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Volume XI, Number 268

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I-9 Updates and USCIS Flexibility Extended in Response to Ongoing COVID-19 Pandemic

Effective June 1, 2021, U.S. Citizenship and Immigration Services (USCIS) has expanded and extended ongoing flexibility for employers complying with certain I-9 employment eligibility verification requirements due to ongoing issues caused by the COVID-19 pandemic. Extended policies will remain valid through August 31, 2021.

Background

On March 19, 2020, U.S. Immigration and Customs Enforcement (ICE) announced that it would exercise prosecutorial discretion with regard to Form I-9 employment eligibility verification. A day later, ICE formalized this announcement through a policy allowing employers to review employment eligibility documents virtually or through an agent. According to ICE, the flexibility policy applies to workers operating in remote settings due to COVID-19–related precautions.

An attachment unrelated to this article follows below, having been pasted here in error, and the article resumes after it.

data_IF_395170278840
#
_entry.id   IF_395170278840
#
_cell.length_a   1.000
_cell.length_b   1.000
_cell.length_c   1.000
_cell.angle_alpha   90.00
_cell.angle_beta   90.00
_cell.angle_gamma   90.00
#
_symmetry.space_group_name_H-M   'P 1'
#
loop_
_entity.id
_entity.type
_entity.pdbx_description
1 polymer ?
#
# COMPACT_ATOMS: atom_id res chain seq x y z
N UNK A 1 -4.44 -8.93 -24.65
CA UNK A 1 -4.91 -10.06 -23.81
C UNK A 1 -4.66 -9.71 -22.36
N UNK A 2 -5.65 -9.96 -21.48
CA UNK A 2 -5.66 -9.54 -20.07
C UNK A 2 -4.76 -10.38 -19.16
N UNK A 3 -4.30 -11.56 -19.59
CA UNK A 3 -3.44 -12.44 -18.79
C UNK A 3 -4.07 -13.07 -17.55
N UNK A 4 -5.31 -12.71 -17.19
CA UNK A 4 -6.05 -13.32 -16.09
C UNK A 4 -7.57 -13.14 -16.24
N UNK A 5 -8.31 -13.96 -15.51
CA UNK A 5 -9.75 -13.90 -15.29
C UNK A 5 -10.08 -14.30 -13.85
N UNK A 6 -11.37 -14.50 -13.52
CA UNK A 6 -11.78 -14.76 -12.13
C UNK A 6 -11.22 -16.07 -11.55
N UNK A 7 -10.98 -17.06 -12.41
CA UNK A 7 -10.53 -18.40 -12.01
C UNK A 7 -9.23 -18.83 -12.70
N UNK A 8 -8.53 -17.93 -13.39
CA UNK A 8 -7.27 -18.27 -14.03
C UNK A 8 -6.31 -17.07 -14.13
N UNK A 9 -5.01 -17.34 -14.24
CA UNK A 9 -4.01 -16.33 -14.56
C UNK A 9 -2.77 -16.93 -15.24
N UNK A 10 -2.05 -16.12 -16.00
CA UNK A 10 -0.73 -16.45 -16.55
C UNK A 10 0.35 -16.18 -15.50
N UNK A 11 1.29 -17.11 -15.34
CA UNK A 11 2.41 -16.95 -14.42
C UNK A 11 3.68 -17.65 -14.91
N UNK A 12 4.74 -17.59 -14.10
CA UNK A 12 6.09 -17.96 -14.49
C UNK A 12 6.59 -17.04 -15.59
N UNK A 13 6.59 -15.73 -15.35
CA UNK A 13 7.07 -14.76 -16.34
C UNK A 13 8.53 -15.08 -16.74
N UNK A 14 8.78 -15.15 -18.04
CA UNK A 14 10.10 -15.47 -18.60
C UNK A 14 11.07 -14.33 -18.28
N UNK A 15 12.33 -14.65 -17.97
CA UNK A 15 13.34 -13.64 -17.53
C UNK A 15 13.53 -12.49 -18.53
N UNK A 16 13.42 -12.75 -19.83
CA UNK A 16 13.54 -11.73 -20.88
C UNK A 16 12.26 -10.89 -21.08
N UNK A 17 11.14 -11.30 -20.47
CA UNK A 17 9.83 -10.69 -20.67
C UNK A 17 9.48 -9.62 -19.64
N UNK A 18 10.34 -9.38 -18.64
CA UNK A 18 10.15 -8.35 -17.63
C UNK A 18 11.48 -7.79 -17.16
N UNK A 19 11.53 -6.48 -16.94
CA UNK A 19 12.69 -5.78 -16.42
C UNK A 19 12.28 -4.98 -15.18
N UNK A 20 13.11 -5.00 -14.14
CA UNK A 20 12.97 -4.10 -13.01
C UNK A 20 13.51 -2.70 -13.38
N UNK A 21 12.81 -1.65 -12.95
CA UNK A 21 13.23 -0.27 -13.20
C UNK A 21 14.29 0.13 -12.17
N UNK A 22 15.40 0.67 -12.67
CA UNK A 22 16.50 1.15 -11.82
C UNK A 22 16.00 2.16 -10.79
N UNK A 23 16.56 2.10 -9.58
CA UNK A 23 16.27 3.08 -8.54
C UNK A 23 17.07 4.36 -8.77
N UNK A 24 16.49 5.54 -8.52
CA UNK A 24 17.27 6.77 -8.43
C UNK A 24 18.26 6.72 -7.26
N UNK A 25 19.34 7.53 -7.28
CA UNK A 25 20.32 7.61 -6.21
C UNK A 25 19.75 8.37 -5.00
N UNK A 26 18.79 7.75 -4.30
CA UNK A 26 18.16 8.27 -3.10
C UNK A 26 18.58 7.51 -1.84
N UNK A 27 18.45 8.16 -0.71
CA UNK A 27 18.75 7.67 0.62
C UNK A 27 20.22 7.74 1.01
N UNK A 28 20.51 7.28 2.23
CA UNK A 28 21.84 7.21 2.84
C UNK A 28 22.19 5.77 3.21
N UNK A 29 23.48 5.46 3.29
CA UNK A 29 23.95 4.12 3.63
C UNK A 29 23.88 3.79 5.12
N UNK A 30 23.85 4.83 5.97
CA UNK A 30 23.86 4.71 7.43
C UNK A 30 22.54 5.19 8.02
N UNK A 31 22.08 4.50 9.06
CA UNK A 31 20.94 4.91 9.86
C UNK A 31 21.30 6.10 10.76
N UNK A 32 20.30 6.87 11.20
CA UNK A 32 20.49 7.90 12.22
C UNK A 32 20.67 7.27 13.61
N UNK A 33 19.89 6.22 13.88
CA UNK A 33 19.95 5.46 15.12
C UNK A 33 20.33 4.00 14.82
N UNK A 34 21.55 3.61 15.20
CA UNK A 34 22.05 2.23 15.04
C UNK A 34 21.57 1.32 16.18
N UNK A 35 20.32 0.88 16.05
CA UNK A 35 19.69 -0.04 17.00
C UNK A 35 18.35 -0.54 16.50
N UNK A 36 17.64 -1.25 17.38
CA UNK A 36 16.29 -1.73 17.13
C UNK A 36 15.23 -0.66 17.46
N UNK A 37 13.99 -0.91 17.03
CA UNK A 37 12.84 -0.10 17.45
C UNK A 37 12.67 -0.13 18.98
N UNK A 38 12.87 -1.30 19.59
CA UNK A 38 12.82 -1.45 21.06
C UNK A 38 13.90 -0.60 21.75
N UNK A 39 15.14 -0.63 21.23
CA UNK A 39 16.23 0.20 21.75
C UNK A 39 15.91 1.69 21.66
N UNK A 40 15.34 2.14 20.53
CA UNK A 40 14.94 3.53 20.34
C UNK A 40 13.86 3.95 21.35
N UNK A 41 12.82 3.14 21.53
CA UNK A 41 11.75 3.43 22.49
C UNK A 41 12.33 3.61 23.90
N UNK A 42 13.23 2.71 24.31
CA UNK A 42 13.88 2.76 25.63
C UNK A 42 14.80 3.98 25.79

In a statement released in May 2021, ICE announced that workers hired on or after June 1, 2021, would be considered exempt from the physical inspection requirements until beginning nonremote employment on “a regular, consistent, or predictable basis.” (Emphasis added.) The policy does not apply to workers “physically present at a work location.” (Emphasis added.) These workers must complete in-person verification of identity and employment eligibility documentation for Form I-9 purposes.

Updated Form I-9 Receipt Policy